After rereading (yesterday) Barbara Karolina Seeber's pioneering analysis of the relationship between Sir Thomas and Fanny in her 2000 book _General Consent in JA: A Study in Dialogism_, I became curious to know what else Seeber might have written about JA, and I quickly found another article which is very similar in its intelligent use of textual examples to illustrate her arguments:
"Nature, Animals, and Gender in JA's MP and Emma" in Literature, Interpretation, Theory, 13, 269-285 (2002).
Here is an abbreviated version of Seeber's introductory paragraph:
"The late 18th and early 19th century saw an increase in moral concern for animals and advocacy of vegetarianism. This history...is intertwined with the radical politics of the period. The debate over 'rights'...explored connections among gender, class, race, and species...[Various contemporary books] all argue for vegetarianism. In the light of these texts and ecofeminist theories, representations of nature and animals in JA's MP (1814) and Emma (1816) invite investigation...MP draws structural parallels between patriarchy, imperialism, and the domination of nature: tree-cutting, hunting, and the domesticating and eating of animals. In Emma, food consumption demarcates class and gender lines."
In case any of you are worried about the "jargon" factor--and I am always jargon-averse---less than 10% of the article is theoretical, it consists almost entirely of textual examples and clearly argued analysis of same. And in several instances Seeber specifically (and to my mind persuasively) rebuts Maggie Lane's rose-colored interpretations of food in Austen novels.
My personal favorite from among Seeber's examples is the following:
"Jane Fairfax 'had yet her bread to earn' (165). Comparing the governess trade to the 'sale [...] of human flesh' (300), she demonstrates an astute awareness of the political ramifications of food. Throughout, her consumption of food is minimal: she 'really eats nothing.' (237). Emma is 'tire[d]" of listening to Miss Bates's description of 'exactly how little bread and butter [...] [Jane] ate for breakfast, and how small a slice of mutton for dinner' (168). While Emma is the 'complete picture of grown-up health' (39), Jane's poor health, like Fanny Price's, reflects her marginal social position....."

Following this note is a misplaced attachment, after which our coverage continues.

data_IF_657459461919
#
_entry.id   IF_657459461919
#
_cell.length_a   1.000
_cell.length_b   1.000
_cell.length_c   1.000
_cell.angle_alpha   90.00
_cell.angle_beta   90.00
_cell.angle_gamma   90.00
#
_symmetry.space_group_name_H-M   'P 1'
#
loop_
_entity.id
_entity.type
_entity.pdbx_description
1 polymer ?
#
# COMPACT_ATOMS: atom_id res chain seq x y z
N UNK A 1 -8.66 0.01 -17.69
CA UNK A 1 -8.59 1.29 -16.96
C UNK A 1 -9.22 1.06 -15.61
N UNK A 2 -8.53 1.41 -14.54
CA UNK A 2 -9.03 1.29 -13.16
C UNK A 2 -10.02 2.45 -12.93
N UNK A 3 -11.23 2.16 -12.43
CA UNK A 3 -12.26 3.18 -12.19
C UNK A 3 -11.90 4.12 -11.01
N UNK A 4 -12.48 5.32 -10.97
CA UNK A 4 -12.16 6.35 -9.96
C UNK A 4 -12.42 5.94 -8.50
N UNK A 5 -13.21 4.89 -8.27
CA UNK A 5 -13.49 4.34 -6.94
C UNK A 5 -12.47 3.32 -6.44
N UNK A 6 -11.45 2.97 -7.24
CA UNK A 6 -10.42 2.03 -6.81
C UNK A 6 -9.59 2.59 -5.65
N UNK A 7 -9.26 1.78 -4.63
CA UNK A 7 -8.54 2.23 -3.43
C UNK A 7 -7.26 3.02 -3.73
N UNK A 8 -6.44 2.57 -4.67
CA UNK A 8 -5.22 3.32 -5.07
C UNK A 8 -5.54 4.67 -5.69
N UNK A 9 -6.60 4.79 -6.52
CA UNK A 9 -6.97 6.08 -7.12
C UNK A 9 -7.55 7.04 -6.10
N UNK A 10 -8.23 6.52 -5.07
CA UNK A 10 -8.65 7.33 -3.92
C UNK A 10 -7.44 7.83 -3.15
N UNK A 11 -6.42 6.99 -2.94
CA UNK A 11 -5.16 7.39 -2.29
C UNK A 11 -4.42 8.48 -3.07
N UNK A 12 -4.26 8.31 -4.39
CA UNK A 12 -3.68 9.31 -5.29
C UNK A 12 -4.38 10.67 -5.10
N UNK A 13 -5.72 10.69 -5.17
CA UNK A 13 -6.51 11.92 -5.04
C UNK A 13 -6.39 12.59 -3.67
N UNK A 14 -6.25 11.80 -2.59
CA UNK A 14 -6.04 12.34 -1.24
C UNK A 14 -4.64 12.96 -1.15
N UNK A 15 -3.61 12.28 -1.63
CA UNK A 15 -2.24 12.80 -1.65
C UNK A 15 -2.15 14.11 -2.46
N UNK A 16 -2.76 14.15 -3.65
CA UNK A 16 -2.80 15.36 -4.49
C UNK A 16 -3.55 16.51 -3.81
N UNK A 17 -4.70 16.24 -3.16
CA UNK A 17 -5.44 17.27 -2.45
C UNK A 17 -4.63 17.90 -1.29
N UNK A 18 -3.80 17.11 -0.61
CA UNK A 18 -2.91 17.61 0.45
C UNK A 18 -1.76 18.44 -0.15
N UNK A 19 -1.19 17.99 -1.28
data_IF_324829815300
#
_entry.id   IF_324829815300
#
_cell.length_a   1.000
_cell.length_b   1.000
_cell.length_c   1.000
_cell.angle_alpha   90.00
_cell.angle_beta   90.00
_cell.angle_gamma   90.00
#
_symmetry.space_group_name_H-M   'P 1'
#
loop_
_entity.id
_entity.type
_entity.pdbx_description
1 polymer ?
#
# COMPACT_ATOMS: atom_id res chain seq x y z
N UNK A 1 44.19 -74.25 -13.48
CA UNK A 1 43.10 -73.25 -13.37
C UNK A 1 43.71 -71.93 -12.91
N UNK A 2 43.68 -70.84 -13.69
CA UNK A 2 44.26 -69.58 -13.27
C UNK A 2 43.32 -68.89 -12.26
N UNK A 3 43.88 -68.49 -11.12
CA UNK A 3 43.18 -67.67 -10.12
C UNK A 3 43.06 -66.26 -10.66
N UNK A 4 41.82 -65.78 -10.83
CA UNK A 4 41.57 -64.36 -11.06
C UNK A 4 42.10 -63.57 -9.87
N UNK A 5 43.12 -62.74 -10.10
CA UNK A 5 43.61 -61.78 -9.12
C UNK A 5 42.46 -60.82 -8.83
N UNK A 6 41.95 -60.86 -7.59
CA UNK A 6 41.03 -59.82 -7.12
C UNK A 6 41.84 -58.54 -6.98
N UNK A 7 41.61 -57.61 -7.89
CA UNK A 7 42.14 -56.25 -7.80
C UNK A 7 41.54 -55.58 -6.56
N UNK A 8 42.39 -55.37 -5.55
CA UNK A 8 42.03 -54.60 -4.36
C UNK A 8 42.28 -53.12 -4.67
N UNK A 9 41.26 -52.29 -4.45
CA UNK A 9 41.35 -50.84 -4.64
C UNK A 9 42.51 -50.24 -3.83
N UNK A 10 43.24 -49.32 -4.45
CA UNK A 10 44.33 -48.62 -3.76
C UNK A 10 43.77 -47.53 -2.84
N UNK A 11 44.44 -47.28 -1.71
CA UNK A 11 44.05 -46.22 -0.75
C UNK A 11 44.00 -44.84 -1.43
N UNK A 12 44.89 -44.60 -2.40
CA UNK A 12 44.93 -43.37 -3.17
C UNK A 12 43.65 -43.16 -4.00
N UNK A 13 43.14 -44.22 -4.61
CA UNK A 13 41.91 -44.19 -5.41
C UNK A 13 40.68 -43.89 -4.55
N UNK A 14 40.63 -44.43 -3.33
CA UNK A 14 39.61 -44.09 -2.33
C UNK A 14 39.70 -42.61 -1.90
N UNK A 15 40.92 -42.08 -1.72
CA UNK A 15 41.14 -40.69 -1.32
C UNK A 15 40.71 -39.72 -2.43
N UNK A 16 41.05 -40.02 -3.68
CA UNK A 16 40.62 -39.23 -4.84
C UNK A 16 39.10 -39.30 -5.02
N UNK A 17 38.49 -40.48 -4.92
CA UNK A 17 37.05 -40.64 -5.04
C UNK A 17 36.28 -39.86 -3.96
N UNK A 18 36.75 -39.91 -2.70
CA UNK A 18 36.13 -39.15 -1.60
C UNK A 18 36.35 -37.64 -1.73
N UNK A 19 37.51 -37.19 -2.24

I love the subtle echo of "bread to earn" in "how little bread and butter", which is classic Austen subliminal textual connectivity. I had noticed that latter quoted passage before, in terms of Jane's not getting enough to eat, but I had not taken full note of Emma's incredibly clueless disregard for Jane's health. Here is the fuller excerpt:
"Jane had spent an evening at Hartfield with her grandmother and aunt, and every thing was relapsing much into its usual state. Former provocations reappeared. The aunt was as tiresome as ever; more tiresome, because anxiety for her health was now added to admiration of her powers; and they had to listen to the description of exactly how little bread and butter she ate for breakfast, and how small a slice of mutton for dinner...."
Emma experiences Miss Bates's anxiety for Jane's health as a "provocation", because, I would suggest, Emma is _not_ entirely callous and lacking in empathy, as might at first be inferred from the above passage. Rather, JA masterfully shows us that on a subconscious level, Emma _does_ have a conscience and _does_ hear what Miss Bates is saying--and Emma s genuinely upset by it. But Emma tries to stuff down this very uncomfortable and destabilizing empathy, and instead her mind turns right back to Emma's multiple jealousies of Jane's accomplishments, and Jane's frustrating unwillingness to satisfy Emma's intrusive nosiness.
In any event, I strongly recommend Seeber's article, it is filled with similar insights and fresh perspectives on JA.
[Amended to add the following exchange between me and Diane Reynolds]
"Thanks for the heads up on the Seeber article. I will take a look at that."
You are welcome, Diane, I am sure you will find it as interesting and enlightening as I did.
"To switch gears, I have been thinking about your comments about Sir Thomas and Fanny. I have long found Sir Thomas a mystery, largely because the terror and dread Fanny and the Bertram children seem to experience toward Sir Thomas is not born out by action by him that we see in the text. "
Read the chapter in Seeber's book about this very subject, and then add my gloss from yesterday vis a vis that specific line in MP that I focused on yesterday, and you will have a very good start, but of course, go ahead and reread the rest of the novel in that light as well!
We have the same sort of question here in MP as in Hamlet--the _degree_ of the emotion of the character (Fanny in MP, Hamlet in Hamlet) seems extreme and out of proportion in response to the (apparent) cause----Eliot's famous "objective correlative".
Are we dealing with an oversensitive character, or a normal character responding to an extreme cause? _That_ is the question (or, at least, one of the important questions) in _both_ of those great works of literature. Speaking of "terror" and "horror", words which describe Fanny's feelings at several points in MP, think about Hamlet and his hair standing on end!
And there's another character in MP whose emotion seems extreme and out of proportion in response to the (apparent) cause--Sir Thomas himself, in his book-burning, razed-earth response to the production of Lovers Vows---are we dealing with an overreactive character, a character with a strong moral aversion to licentious drama.....or a character feeling guilty about wrongs _he_ has committed previously?
Ay, there's the rub--a connection between Hamlet and Mansfield Park which I have previously written about:
George Washington's Diamond Eagle, 1784
1 hour ago